Belgium is developing a pioneer project to recycle uranium from medical applications and reuse the new isotopes.
Isotopes for medical application and their reuse
Medical diagnostic imaging and nuclear medical applications that treat diseases such as cancer use radioactive isotopes, especially molybdenum-99 (Mo-99). Every year nearly seven million patients all over the world benefit from medical tests that use Mo-99. Belgium is the main productor of this isotope.
Belgium is now developing a novel technology that could turn uranium from medical applications into new isotopes to be used in diagnoses, treatment and research.
Every year nearly seven million patients all over the world benefit from medical tests that use Mo-99
This project, called RECUMO, is a co-operation between the Belgian research center SCK•CEN and Belgium's National Radioelements Institute (IRE). Its implementation will contribute to assuring a safe supply of radioactive isotopes for medical uses.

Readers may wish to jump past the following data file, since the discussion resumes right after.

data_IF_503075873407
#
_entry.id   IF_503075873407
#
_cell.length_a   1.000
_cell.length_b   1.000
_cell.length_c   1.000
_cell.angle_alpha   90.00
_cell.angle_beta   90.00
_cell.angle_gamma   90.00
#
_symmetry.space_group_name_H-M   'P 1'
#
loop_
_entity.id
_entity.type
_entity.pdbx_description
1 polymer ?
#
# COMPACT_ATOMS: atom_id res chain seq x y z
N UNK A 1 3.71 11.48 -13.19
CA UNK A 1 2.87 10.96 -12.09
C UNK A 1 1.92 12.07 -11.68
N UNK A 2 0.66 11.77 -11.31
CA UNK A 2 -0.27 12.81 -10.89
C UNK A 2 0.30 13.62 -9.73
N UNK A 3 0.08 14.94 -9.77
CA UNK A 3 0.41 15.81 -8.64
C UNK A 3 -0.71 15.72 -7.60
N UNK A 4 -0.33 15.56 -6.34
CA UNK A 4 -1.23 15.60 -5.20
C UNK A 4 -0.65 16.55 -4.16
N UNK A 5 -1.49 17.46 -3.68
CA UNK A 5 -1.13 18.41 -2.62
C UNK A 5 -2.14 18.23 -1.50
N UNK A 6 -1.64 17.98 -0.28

Over 25% of radioactive isotopes for medical purposes that are used in the world are produced in the BR2 research reactor at SCK•CEN in Mol, Belgium, before undergoing a chemical process at IRE and being administered to patients.
The residues from the chemical process contain various substances, especially highly enriched uranium, that can be recovered. These residues are sotred at the IRE site.
The RECUME is expected to begin operating in 2022. The budget for the construction of the site and its operation until 2038 is 255 million Euros.